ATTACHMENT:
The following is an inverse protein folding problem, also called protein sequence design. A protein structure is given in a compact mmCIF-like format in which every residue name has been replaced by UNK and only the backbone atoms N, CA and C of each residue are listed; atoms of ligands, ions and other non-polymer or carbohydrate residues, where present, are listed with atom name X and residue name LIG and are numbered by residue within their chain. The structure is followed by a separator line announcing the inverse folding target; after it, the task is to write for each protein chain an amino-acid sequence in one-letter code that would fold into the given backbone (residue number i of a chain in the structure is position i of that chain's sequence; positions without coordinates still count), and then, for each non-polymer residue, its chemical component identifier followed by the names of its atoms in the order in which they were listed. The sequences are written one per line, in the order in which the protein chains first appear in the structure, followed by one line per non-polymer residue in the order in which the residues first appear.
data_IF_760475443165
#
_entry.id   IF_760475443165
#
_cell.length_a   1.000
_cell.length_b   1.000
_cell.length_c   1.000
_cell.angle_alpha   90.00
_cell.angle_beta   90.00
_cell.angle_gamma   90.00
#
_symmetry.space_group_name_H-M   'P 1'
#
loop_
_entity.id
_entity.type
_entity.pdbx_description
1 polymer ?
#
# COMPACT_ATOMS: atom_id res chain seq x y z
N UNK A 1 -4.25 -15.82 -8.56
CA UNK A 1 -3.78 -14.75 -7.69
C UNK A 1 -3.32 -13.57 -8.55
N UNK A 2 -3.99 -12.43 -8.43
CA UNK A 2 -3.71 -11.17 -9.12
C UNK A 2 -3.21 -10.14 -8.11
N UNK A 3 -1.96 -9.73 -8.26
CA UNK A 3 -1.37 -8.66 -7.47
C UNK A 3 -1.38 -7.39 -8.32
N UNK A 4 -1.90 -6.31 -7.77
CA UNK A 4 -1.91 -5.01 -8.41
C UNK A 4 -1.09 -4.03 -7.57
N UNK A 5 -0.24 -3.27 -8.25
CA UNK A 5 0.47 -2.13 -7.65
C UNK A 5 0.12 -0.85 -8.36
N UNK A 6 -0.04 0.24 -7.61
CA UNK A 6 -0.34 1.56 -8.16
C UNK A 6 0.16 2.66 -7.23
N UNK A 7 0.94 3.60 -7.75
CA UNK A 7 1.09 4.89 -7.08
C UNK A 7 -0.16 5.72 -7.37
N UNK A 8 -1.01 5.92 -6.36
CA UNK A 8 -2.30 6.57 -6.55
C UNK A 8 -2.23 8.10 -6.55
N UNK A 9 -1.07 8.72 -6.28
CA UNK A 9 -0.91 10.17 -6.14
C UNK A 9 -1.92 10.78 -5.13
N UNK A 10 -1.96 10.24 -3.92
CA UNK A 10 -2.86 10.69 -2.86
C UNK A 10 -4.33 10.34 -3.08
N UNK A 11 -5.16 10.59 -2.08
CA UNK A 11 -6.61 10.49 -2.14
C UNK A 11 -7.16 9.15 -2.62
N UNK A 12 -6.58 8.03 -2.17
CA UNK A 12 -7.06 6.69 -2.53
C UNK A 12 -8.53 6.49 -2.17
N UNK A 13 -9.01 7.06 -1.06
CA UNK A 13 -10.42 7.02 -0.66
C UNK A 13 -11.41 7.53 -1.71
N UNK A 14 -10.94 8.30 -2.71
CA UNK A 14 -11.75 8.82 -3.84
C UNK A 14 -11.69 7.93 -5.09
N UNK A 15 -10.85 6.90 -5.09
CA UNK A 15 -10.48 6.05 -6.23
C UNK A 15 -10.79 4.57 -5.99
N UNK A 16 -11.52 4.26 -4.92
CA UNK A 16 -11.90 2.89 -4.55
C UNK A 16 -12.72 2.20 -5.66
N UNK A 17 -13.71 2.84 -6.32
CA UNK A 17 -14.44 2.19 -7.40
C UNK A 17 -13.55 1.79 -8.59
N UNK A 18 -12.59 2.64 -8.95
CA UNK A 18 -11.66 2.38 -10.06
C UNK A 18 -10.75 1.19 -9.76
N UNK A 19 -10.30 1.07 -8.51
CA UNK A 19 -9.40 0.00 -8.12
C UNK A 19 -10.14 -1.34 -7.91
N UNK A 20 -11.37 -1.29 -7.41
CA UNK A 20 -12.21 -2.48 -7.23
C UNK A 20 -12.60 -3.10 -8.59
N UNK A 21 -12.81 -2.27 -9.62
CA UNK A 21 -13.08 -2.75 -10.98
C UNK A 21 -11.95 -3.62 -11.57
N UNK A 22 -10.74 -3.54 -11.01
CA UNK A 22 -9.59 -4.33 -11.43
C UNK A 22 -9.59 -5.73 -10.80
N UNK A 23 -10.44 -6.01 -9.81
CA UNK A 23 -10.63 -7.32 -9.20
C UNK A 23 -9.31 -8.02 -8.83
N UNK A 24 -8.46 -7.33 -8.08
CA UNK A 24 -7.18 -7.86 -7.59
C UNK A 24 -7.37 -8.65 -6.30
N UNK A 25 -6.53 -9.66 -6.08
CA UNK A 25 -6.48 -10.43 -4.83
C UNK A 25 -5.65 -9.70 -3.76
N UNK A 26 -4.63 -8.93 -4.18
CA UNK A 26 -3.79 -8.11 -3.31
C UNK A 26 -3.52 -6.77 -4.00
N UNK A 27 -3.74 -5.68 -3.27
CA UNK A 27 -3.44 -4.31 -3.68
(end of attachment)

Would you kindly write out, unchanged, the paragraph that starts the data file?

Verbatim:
The following is an inverse protein folding problem, also called protein sequence design. A protein structure is given in a compact mmCIF-like format in which every residue name has been replaced by UNK and only the backbone atoms N, CA and C of each residue are listed; atoms of ligands, ions and other non-polymer or carbohydrate residues, where present, are listed with atom name X and residue name LIG and are numbered by residue within their chain. The structure is followed by a separator line announcing the inverse folding target; after it, the task is to write for each protein chain an amino-acid sequence in one-letter code that would fold into the given backbone (residue number i of a chain in the structure is position i of that chain's sequence; positions without coordinates still count), and then, for each non-polymer residue, its chemical component identifier followed by the names of its atoms in the order in which they were listed. The sequences are written one per line, in the order in which the protein chains first appear in the structure, followed by one line per non-polymer residue in the order in which the residues first appear.